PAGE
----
- Andy Nicholas
Houdini Python: Finding all nodes of a specific type
Updated: Apr 12, 2021
If you're working on a Houdini pipeline you'll find that you often need to find all the nodes of a particular type in the scene. For example, this might be because your CG assets always get loaded using the same type of node.
Let's say that you want to try to find all the File SOPs. In Python, you can easily do that with a single line:
If you’re not sure what’s going on here, don’t worry… I’ll go into details in a minute.
This article gives an introduction to navigating your way around Houdini’s node type system. The concepts are pretty simple, but a good understanding of them is essential if you’re working with Python in Houdini.
Scopes, Namespaces, and Versions
In most cases, the one-line code shown above works fine, but it doesn’t handle the general case. Node type names can actually be made up of four components. Only the <name> component is required, all others are optional:
(See here for more detailed information: Houdini Documentation)
To retrieve the components of an HDA’s name, you could write your own method, but Houdini already has its own routine:
This function will always return a tuple of 4 strings. The components are always in the order of scope, namespace, name, and version. If a string component is empty, then that component was not in the name. For example, if we have a node called:
...then the result of calling componentsFromFullNodeTypeName() will give us:
("", "my_studio", "asset_loader", "2.0")
This gives us the basis of a routine that we could write to find all the nodes, given just the name component.
Note that the hou.NodeType object has a method called nameComponents() which does exactly the same thing.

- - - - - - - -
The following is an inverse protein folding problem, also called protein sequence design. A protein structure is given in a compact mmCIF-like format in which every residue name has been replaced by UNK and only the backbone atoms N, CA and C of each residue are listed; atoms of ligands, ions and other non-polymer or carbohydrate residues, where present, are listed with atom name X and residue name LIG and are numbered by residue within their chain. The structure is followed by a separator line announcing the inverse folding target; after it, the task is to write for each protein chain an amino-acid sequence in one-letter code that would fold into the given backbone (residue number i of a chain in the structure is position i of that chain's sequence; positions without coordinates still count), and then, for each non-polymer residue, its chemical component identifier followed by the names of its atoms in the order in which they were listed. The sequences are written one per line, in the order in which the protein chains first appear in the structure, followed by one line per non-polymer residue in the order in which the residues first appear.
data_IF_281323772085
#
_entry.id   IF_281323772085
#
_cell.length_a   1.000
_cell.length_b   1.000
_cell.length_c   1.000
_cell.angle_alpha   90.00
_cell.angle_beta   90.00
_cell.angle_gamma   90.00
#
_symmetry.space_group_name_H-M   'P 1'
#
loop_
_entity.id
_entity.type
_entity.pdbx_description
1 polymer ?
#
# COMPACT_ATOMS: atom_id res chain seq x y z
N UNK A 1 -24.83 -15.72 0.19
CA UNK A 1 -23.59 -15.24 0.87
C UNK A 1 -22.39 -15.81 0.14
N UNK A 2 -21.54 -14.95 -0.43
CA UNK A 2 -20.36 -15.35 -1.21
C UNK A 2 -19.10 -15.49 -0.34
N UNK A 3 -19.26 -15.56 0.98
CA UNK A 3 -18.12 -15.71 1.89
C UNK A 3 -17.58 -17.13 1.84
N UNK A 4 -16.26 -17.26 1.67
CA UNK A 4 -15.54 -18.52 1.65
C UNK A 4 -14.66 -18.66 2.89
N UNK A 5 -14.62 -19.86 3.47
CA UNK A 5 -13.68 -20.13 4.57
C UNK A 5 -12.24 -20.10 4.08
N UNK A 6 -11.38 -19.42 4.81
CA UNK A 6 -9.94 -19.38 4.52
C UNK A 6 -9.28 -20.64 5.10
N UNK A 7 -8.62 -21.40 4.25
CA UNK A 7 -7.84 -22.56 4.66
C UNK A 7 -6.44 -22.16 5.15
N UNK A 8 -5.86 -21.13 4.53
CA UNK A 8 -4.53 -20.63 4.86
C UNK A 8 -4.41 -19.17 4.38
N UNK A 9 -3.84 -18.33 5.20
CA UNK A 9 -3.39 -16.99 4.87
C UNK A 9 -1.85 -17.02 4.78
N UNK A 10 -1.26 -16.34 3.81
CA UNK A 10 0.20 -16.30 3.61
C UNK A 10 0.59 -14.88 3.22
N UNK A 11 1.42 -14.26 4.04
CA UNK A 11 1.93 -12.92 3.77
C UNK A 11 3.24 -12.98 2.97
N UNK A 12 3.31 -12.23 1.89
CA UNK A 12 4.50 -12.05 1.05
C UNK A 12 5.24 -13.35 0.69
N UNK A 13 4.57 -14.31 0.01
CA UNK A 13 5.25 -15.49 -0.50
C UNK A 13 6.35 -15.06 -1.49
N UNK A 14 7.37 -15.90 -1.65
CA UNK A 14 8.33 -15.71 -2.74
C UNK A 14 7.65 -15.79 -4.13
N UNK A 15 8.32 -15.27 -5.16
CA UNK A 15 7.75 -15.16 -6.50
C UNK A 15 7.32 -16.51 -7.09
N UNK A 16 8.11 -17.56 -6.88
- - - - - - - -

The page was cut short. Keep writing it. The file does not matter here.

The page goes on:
Node Type Categories
First, let’s just quickly talk about node type categories. When we talk about node type categories, we’re referring to SOPs, ROPs, COPs, etc. In Python, we can access them using the hou.nodeTypeCategories() function which returns a dictionary object.
In this dictionary, the keys are the names of the categories, while the values are the corresponding NodeTypeCategory Python objects. Like this:
>>> print hou.nodeTypeCategories().items() [('Shop', <hou.NodeTypeCategory for Shop>), ('Cop2', <hou.NodeTypeCategory for Cop2>), ('CopNet', <hou.NodeTypeCategory for CopNet>), ('ChopNet', <hou.NodeTypeCategory for ChopNet>), ('Object', <hou.NodeTypeCategory for Object>), ('Driver', <hou.NodeTypeCategory for Driver>), ('Manager', <hou.NodeTypeCategory for Manager>), ...
We can also access specific node type categories directly by using the appropriate function, e.g.
>>> hou.sopNodeTypeCategory() <hou.NodeTypeCategory for Sop> >>> hou.ropNodeTypeCategory() <hou.NodeTypeCategory for Driver>
It can get a bit confusing with these objects. The way they’re presented, they almost appear as different class types, but actually they’re all of the same Python class type “NodeTypeCategory”. The same class is able to represent different node categories, SOP, ROP, etc. and it has methods to give you access to the node types available.
We can ask each NodeTypeCategory for a list of node types that are available. This is basically what we did earlier:
file_node_type = hou.sopNodeTypeCategory().nodeType(“file”)
Here we're asking the SOP node category for the node type called “file”. It’s worth noting that the node type we’re being given here is exactly the same object we get when we ask a particular node for it’s type like this:
file_node_type = hou.node(“/obj/geo1/file1”).type()
Once we have that node type, we ask for all the instances of it in the Houdini scene. It will return us a list of “file” nodes found.